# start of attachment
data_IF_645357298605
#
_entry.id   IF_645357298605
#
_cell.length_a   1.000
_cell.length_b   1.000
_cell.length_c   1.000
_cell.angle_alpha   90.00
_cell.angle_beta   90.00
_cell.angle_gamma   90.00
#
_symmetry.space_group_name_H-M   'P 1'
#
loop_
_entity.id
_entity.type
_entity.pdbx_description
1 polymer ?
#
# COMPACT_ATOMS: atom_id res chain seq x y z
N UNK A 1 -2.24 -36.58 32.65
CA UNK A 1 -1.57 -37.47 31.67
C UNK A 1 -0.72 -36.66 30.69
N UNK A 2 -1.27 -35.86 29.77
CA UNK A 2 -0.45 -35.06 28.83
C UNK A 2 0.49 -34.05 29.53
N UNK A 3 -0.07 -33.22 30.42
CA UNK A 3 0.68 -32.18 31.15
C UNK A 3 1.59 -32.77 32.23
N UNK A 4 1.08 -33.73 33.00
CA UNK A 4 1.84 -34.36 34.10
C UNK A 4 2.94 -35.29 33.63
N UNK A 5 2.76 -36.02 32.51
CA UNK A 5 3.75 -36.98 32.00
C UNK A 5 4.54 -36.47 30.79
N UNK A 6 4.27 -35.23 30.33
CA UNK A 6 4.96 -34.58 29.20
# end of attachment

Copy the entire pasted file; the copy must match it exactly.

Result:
data_IF_645357298605
#
_entry.id   IF_645357298605
#
_cell.length_a   1.000
_cell.length_b   1.000
_cell.length_c   1.000
_cell.angle_alpha   90.00
_cell.angle_beta   90.00
_cell.angle_gamma   90.00
#
_symmetry.space_group_name_H-M   'P 1'
#
loop_
_entity.id
_entity.type
_entity.pdbx_description
1 polymer ?
#
# COMPACT_ATOMS: atom_id res chain seq x y z
N UNK A 1 -2.24 -36.58 32.65
CA UNK A 1 -1.57 -37.47 31.67
C UNK A 1 -0.72 -36.66 30.69
N UNK A 2 -1.27 -35.86 29.77
CA UNK A 2 -0.45 -35.06 28.83
C UNK A 2 0.49 -34.05 29.53
N UNK A 3 -0.07 -33.22 30.42
CA UNK A 3 0.68 -32.18 31.15
C UNK A 3 1.59 -32.77 32.23
N UNK A 4 1.08 -33.73 33.00
CA UNK A 4 1.84 -34.36 34.10
C UNK A 4 2.94 -35.29 33.63
N UNK A 5 2.76 -36.02 32.51
CA UNK A 5 3.75 -36.98 32.00
C UNK A 5 4.54 -36.47 30.79
N UNK A 6 4.27 -35.23 30.33
CA UNK A 6 4.96 -34.58 29.20